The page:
The typical enterprise computing environment looks very different than it did even five years ago. Users expect to access applications and resources from everywhere, using a variety of devices. Software as a Service (SaaS) is now practically the norm for several key workloads and applications. And everyone expects outstanding performance, no matter when or where they log in.
The modern enterprise is a widely distributed hybrid computing environment serving a geographically dispersed workforce. What’s more, increased cooperation and data interdependence with vendors and partners means more users and organizations need frictionless access to your information and resources. Performance expectations are higher than ever. So is the complexity of securing an environment with so many entry points.
Clearly, conventional network security measures and tools can’t secure these kinds of dynamic environments efficiently. That’s why SASE (secure access service edge) is emerging as the standard architectural approach for balancing performance, agility, and risk management in the modern enterprise.
By leveraging cloud-native technologies and pushing security inspection and policy enforcement as close as possible to the edges of the enterprise, SASE offers protection while ensuring more efficient and streamlined connectivity. If application and network performance is a priority for you, SASE needs to be part of your strategy.
Protecting a jagged edge
Gone are the days when there was a clear delineation between “access” and “remote access” to networks and company resources. Users, content, and resources are now decentralized, so all access is remote access—and it happens anytime, anywhere, on a multitude of devices. That decentralized interface is what constitutes “the edge.” It’s a long, complex border that’s hard to patrol.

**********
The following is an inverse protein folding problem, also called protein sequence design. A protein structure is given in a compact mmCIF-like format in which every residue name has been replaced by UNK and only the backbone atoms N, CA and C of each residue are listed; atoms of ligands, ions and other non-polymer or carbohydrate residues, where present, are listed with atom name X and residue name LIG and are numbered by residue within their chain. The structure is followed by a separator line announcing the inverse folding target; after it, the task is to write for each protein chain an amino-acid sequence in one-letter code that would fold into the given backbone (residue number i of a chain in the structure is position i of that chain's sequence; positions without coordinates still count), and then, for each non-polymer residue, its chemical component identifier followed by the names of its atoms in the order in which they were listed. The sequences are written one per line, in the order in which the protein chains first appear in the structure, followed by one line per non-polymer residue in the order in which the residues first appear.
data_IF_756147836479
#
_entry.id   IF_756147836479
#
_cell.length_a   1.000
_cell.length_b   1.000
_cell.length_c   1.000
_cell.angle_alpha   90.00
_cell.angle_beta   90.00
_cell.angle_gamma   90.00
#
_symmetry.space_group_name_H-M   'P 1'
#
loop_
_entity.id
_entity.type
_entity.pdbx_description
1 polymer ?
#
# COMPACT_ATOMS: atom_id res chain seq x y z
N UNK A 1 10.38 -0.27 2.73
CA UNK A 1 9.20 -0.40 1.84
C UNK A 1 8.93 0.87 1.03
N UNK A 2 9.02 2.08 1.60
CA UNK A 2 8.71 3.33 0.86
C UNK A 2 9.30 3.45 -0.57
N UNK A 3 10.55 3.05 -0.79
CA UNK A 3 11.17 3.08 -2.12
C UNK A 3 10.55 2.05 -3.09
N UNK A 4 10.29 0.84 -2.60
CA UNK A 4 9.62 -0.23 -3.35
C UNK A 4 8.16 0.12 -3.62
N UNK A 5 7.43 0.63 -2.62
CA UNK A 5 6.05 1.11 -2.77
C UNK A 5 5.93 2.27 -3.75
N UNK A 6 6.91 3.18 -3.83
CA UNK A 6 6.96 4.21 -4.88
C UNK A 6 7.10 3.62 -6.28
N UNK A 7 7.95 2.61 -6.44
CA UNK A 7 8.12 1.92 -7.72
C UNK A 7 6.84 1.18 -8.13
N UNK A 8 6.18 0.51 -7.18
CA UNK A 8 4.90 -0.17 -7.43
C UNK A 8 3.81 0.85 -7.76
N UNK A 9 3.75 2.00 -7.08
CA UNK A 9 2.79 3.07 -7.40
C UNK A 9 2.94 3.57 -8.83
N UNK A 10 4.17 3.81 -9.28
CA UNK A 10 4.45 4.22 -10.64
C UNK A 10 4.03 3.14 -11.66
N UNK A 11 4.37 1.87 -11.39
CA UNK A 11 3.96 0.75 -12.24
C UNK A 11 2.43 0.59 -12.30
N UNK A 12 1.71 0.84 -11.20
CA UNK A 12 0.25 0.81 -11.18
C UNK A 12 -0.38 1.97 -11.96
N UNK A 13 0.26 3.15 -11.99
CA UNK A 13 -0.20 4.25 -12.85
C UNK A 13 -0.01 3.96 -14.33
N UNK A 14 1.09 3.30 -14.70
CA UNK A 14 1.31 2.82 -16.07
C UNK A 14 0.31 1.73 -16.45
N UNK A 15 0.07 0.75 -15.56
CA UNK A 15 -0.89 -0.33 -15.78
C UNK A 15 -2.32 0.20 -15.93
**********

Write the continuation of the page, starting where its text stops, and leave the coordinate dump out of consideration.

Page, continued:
A SASE architecture comprises more than 20 functions that work together to provide security across all of an enterprise’s edges, from outside subcontractors to APIs. It combines network architecture approaches (SD-WAN, VPN, etc.) with security capabilities (SWG, NGFW, etc.), and disperses those functions out to the edge of the network. It also simplifies and standardizes routing across those different edges, eliminating costly and non-performant backhaul of network traffic for the purpose of security inspection. The result is more efficient and consistent connectivity, which improves application performance and the overall user experience.
Four ways SASE can benefit your enterprise
Let’s start with your goals
SASE isn’t one-size fits all. Stratascale’s consultancy-first approach and expert strategists will help you design and implement a SASE architecture and roadmap to meet your specific business objectives and support your long-term goals. We always start with the end in mind.
In addition, SASE’s many component functions mean there are a lot of technology choices to make. Some providers that claim to be a “SASE company” really only offer certain pieces of a large process. It’s imperative to know what providers are truly selling because companies can do many different things under the wide SASE umbrella.
Stratascale helps you objectively assess and navigate vendor relationships, products, workflows, and deployment processes so you can make confident decisions. We can provide insight on how specific solutions line up with what you care about, combining a granular, close-up review with our high-level strategic guidance.
Reach out to Stratascale today to learn how a SASE strategy can boost your enterprise agility and performance, protect your business, and support rapidly changing business needs.
Derek Gabbard leads Stratascale’s Cybersecurity business unit that includes technology practices and implementation teams. He has over 25 years of experience in information technology, networking, and cybersecurity.